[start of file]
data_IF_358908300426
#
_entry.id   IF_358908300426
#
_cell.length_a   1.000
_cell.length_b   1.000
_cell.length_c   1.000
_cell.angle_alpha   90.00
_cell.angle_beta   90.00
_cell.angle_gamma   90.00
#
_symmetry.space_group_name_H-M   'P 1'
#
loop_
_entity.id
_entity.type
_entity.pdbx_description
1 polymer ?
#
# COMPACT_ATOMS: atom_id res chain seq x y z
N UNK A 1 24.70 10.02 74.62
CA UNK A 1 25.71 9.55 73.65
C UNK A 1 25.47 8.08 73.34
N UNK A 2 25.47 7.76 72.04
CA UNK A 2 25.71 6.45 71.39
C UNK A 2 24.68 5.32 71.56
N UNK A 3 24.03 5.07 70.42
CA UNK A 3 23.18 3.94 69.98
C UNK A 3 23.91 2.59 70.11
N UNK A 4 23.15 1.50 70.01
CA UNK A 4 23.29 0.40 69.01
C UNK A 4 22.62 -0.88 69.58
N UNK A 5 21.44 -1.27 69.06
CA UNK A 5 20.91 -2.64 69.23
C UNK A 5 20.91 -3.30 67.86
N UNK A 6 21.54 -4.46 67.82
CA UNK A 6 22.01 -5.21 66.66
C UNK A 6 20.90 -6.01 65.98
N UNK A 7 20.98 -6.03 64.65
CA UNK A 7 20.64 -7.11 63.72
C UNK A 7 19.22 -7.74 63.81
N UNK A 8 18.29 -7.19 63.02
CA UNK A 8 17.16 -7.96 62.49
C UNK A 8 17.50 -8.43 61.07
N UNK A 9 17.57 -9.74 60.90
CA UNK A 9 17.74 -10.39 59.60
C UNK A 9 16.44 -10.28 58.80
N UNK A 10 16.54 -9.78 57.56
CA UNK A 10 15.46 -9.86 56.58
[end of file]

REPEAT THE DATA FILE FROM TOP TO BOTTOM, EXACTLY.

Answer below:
data_IF_358908300426
#
_entry.id   IF_358908300426
#
_cell.length_a   1.000
_cell.length_b   1.000
_cell.length_c   1.000
_cell.angle_alpha   90.00
_cell.angle_beta   90.00
_cell.angle_gamma   90.00
#
_symmetry.space_group_name_H-M   'P 1'
#
loop_
_entity.id
_entity.type
_entity.pdbx_description
1 polymer ?
#
# COMPACT_ATOMS: atom_id res chain seq x y z
N UNK A 1 24.70 10.02 74.62
CA UNK A 1 25.71 9.55 73.65
C UNK A 1 25.47 8.08 73.34
N UNK A 2 25.47 7.76 72.04
CA UNK A 2 25.71 6.45 71.39
C UNK A 2 24.68 5.32 71.56
N UNK A 3 24.03 5.07 70.42
CA UNK A 3 23.18 3.94 69.98
C UNK A 3 23.91 2.59 70.11
N UNK A 4 23.15 1.50 70.01
CA UNK A 4 23.29 0.40 69.01
C UNK A 4 22.62 -0.88 69.58
N UNK A 5 21.44 -1.27 69.06
CA UNK A 5 20.91 -2.64 69.23
C UNK A 5 20.91 -3.30 67.86
N UNK A 6 21.54 -4.46 67.82
CA UNK A 6 22.01 -5.21 66.66
C UNK A 6 20.90 -6.01 65.98
N UNK A 7 20.98 -6.03 64.65
CA UNK A 7 20.64 -7.11 63.72
C UNK A 7 19.22 -7.74 63.81
N UNK A 8 18.29 -7.19 63.02
CA UNK A 8 17.16 -7.96 62.49
C UNK A 8 17.50 -8.43 61.07
N UNK A 9 17.57 -9.74 60.90
CA UNK A 9 17.74 -10.39 59.60
C UNK A 9 16.44 -10.28 58.80
N UNK A 10 16.54 -9.78 57.56
CA UNK A 10 15.46 -9.86 56.58